Savvy Traveller's Guide to Morocco: Cultural Etiquette and Customs

Embarking on a journey to Morocco, a land of vibrant colours, rich history, and diverse cultures, is an experience unlike any other.


From the bustling streets of Marrakech to the tranquil beauty of the Sahara, Morocco offers a tapestry of experiences. But to truly appreciate its beauty, understanding the customs and traditions of Morocco is key. This guide serves as your compass to navigate this enchanting land respectfully and enjoyably.

Savvy Travelers Guide to Morocco Cultural Etiquette and Customs

1. Customs and Traditions of Morocco:

Morocco's culture is a harmonious blend of Berber, Arab, and European influences, making it uniquely diverse. One of the most significant aspects of Moroccan life is hospitality. You'll often find Moroccans inviting visitors into their homes for tea, a sign of their warmth and friendliness. Traditional Moroccan tea, a green tea with mint and sugar, is not just a drink but a symbol of hospitality and culture.

Festivals and celebrations are a cornerstone of Moroccan life. Events like the Fez Festival of World Sacred Music and Marrakech's popular film festival are glimpses into the country's vibrant cultural scene. The traditional attire, like the Djellaba and Kaftan, add colour to these cultural festivities.

2. Being a Respectful Tourist in Morocco:

Respect is the foundation of every interaction in Morocco. Dressing modestly is appreciated, especially when visiting mosques and religious sites. When photographing people, always ask for permission as a sign of respect.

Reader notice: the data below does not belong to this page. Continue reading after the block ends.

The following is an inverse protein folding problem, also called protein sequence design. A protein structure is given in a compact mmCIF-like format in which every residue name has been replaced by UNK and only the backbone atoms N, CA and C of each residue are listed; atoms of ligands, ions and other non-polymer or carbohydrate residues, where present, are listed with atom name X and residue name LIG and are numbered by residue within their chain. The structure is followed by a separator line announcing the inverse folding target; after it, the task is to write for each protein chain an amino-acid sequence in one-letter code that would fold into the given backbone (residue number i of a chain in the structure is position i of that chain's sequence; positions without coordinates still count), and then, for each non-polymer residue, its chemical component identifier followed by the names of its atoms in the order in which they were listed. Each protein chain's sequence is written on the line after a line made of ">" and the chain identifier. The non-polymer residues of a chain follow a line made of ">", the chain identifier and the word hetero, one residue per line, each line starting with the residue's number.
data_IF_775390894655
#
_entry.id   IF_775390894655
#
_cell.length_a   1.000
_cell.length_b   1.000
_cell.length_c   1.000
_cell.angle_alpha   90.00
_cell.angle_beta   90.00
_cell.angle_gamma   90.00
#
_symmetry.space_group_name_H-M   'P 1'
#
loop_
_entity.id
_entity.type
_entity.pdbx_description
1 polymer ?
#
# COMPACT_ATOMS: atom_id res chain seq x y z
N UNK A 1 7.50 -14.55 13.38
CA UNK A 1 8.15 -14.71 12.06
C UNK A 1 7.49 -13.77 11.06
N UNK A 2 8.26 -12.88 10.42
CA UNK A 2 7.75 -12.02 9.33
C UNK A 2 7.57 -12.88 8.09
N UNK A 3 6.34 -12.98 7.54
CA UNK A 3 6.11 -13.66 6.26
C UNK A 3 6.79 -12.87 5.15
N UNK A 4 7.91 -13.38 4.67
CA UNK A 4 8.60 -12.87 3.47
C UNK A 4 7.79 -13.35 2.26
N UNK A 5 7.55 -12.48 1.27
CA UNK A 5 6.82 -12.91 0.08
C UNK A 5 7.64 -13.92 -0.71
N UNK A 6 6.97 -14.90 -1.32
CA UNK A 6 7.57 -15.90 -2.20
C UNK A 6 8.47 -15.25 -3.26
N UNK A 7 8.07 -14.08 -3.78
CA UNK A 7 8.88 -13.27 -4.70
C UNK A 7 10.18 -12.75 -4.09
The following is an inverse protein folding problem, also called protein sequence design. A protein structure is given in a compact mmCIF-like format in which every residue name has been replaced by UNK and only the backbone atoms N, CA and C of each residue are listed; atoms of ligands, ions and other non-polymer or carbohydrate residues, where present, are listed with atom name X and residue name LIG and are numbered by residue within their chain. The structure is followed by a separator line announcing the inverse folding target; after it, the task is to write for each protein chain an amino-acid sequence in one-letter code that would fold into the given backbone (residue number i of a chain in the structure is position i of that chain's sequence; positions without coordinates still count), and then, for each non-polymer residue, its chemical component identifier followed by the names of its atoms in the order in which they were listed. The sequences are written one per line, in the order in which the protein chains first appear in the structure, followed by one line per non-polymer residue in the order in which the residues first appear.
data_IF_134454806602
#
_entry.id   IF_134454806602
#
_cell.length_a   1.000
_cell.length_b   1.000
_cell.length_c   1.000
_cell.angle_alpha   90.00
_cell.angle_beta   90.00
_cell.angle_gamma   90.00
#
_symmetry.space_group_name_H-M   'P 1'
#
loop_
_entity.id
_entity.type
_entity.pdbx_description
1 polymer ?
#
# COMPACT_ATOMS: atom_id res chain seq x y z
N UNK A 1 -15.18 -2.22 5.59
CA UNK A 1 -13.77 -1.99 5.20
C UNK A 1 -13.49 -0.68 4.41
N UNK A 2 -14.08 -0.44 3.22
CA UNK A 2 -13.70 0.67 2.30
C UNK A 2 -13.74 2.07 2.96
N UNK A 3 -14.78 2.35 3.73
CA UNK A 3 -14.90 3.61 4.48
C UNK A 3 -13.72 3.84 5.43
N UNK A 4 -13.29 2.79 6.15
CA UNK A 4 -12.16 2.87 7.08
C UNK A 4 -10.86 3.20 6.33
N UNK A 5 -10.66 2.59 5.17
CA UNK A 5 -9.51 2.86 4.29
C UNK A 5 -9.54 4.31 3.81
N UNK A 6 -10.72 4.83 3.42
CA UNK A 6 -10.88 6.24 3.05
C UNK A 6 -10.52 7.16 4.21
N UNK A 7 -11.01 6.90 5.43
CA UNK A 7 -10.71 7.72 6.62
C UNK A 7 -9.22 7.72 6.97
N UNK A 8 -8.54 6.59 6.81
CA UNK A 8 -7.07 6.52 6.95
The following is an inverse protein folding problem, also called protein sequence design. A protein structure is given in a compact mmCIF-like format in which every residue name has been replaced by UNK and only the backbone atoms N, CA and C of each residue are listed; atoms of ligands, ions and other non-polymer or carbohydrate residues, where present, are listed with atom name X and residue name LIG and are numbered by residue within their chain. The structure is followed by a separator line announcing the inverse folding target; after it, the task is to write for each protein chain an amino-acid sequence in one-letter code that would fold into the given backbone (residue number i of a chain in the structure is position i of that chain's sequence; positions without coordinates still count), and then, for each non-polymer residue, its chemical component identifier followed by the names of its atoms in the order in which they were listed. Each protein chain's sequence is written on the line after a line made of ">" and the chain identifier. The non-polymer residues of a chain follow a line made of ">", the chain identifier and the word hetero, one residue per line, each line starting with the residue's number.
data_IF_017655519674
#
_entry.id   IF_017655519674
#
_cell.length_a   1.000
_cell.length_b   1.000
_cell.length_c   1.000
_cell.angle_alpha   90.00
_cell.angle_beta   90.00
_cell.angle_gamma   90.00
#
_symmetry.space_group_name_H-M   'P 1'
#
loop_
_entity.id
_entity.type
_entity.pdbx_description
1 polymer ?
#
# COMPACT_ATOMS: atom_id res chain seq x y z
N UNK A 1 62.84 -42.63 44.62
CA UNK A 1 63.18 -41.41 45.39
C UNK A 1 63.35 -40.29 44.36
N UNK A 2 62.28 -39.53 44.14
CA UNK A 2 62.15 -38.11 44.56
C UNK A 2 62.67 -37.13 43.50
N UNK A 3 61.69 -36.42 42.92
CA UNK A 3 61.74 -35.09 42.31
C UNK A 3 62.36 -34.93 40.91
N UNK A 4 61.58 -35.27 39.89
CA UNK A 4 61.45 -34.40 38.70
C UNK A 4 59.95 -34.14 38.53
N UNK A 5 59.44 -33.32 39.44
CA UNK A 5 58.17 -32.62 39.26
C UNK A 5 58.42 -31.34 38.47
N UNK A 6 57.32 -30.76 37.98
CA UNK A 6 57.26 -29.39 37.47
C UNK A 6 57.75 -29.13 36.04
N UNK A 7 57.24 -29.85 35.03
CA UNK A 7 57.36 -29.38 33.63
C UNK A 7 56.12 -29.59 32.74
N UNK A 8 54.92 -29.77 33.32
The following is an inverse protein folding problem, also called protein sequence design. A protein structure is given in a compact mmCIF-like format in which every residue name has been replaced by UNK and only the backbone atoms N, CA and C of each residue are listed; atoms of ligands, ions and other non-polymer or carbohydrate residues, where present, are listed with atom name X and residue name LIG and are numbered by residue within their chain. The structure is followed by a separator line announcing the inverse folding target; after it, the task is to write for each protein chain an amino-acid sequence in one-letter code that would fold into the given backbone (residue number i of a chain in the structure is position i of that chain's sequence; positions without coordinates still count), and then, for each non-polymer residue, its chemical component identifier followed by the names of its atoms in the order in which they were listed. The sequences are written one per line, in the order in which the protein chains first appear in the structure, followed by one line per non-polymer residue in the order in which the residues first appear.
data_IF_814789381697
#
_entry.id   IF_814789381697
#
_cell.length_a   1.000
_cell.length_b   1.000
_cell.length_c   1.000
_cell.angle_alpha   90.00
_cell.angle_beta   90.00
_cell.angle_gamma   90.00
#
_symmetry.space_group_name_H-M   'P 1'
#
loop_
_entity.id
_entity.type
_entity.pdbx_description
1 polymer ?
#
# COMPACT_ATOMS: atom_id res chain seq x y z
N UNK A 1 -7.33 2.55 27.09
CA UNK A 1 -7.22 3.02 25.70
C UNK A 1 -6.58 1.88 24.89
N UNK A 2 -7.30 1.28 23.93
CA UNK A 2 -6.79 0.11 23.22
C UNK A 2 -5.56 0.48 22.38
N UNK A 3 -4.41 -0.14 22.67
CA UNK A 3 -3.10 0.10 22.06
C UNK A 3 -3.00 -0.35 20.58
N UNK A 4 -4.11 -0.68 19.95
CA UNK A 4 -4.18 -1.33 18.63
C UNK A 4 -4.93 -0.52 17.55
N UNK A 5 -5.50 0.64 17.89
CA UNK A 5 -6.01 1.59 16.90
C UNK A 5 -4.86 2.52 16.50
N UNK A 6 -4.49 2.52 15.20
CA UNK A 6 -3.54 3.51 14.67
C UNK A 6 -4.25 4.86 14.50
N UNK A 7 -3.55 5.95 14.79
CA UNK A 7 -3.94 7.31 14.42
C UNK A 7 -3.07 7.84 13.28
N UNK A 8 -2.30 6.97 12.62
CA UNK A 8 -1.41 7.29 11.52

Understanding basic Arabic or French phrases can help bridge the cultural gap. A simple "Salam Alaikum" (peace be upon you) can open doors to heartwarming interactions.

3. Dos and Don'ts in Morocco:


  • Engage with locals and experience the traditional Moroccan hospitality.
  • Try the local cuisine, like tagine and couscous, which are staples of Moroccan gastronomy.
  • Bargain in the souks, it's part of the shopping culture.


  • Disrespect religious customs and traditions.
  • Ignore local laws and regulations, especially those concerning alcohol and public decorum.
  • Miss out on exploring places like the Marrakech Medina, a UNESCO World Heritage Site, known for its lively souks and historic architecture.

4. What to Visit in Morocco:

Morocco is a land of contrasts, from the Atlas Mountains to the deserts. A must-visit is Marrakech, known as the 'Red City,' for its unique architecture and vibrant markets. Explore the famous Bahia Palace and the Marrakech Medina to taste Moroccan history and culture. For accommodations in Marrakech, consider these options for a comfortable stay: Marrakech Hotels.



Morocco is a country where tradition and modernity coexist harmoniously. By understanding and respecting its customs and traditions, you can ensure your visit is not just a trip but a journey into the heart of Moroccan culture. Embrace the experiences, respect the customs, and immerse yourself in the vibrant Moroccan way of life.